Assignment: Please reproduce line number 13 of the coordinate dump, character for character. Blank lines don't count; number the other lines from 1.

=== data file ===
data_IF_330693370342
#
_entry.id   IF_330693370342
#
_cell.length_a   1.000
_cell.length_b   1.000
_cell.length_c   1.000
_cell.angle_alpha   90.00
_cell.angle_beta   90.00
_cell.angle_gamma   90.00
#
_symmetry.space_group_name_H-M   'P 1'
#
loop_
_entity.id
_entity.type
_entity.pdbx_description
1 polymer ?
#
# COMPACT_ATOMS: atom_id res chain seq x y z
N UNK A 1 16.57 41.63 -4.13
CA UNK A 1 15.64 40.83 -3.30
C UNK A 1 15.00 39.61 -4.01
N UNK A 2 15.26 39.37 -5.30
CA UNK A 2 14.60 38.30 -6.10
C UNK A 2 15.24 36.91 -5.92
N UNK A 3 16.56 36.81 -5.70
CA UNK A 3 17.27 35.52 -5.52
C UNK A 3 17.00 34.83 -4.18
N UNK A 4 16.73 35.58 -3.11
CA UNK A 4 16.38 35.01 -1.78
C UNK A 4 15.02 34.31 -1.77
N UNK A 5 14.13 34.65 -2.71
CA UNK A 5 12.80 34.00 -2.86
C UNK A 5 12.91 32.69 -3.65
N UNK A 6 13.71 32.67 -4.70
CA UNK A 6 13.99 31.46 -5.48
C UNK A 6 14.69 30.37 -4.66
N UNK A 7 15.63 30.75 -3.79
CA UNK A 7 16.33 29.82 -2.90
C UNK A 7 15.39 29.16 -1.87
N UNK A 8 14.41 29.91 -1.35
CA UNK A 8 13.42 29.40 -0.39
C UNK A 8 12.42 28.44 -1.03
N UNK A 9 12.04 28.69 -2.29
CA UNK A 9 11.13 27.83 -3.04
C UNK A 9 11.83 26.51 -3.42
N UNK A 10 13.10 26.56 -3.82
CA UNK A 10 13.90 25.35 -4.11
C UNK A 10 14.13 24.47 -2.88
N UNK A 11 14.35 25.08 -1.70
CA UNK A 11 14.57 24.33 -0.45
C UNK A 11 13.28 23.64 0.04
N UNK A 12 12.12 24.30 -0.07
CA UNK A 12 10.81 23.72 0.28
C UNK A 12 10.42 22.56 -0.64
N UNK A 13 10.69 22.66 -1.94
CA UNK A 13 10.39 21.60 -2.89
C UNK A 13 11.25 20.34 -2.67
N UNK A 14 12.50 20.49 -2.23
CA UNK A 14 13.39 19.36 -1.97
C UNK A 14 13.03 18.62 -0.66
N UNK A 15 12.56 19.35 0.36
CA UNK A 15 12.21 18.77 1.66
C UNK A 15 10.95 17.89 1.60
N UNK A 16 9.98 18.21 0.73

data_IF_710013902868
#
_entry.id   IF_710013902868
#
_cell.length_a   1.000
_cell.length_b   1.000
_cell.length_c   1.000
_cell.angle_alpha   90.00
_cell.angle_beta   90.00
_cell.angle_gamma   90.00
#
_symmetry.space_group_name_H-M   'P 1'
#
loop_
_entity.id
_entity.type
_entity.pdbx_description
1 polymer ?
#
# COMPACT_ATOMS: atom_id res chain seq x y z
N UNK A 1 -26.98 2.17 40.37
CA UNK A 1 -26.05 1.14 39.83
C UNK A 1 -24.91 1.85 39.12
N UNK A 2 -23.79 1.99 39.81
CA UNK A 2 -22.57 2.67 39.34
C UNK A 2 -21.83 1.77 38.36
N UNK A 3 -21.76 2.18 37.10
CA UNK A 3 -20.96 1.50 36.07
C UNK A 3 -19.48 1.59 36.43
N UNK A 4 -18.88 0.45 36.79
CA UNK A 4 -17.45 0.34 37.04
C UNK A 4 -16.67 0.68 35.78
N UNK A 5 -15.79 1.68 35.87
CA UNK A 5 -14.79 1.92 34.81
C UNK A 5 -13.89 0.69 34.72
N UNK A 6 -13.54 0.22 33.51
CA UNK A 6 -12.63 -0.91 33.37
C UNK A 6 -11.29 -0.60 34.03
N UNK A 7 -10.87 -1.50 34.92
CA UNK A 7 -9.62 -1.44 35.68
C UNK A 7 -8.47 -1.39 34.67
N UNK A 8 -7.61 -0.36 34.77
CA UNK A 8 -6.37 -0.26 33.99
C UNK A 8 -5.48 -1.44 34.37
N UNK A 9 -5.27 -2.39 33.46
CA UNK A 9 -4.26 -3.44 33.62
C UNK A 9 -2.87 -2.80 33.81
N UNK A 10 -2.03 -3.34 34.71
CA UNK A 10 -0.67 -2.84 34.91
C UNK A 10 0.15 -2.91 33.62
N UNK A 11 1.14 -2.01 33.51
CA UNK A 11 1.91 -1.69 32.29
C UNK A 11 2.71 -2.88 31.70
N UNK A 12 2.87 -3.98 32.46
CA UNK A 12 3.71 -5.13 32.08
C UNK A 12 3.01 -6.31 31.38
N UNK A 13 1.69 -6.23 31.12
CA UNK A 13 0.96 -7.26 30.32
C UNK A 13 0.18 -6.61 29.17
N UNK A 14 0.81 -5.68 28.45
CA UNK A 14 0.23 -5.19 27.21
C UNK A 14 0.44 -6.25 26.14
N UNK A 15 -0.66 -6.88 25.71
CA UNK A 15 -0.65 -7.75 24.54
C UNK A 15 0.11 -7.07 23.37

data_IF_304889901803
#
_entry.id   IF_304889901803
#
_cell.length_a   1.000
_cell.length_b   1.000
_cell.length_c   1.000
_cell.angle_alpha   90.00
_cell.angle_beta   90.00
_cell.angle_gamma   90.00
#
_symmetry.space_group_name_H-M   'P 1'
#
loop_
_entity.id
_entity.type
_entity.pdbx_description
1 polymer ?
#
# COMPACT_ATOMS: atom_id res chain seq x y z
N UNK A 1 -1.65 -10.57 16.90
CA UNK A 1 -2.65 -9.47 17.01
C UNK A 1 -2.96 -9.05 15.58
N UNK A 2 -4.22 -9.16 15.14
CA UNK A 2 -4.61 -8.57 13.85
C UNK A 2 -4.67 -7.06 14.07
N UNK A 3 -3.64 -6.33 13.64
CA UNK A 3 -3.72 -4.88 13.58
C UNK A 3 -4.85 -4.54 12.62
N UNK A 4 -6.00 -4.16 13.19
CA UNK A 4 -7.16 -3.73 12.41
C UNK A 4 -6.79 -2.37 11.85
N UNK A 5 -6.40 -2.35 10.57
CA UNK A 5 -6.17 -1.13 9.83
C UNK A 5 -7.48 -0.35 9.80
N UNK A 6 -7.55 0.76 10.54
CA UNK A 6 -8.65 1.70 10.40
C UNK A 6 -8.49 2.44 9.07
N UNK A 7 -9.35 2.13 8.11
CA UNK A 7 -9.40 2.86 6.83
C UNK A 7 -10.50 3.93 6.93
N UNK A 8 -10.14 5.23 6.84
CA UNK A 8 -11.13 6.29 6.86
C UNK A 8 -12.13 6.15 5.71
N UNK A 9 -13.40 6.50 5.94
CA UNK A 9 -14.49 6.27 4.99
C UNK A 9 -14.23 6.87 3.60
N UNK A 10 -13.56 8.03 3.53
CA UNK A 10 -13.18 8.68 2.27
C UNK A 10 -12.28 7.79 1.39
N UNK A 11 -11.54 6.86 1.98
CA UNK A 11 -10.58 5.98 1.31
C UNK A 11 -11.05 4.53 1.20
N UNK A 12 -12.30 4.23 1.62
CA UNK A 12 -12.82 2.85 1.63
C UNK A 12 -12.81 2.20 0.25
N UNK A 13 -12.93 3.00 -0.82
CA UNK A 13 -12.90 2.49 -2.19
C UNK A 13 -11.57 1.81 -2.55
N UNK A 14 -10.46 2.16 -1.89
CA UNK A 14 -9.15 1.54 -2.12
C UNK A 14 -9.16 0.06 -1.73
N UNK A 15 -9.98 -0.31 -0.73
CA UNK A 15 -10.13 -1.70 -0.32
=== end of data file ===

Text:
#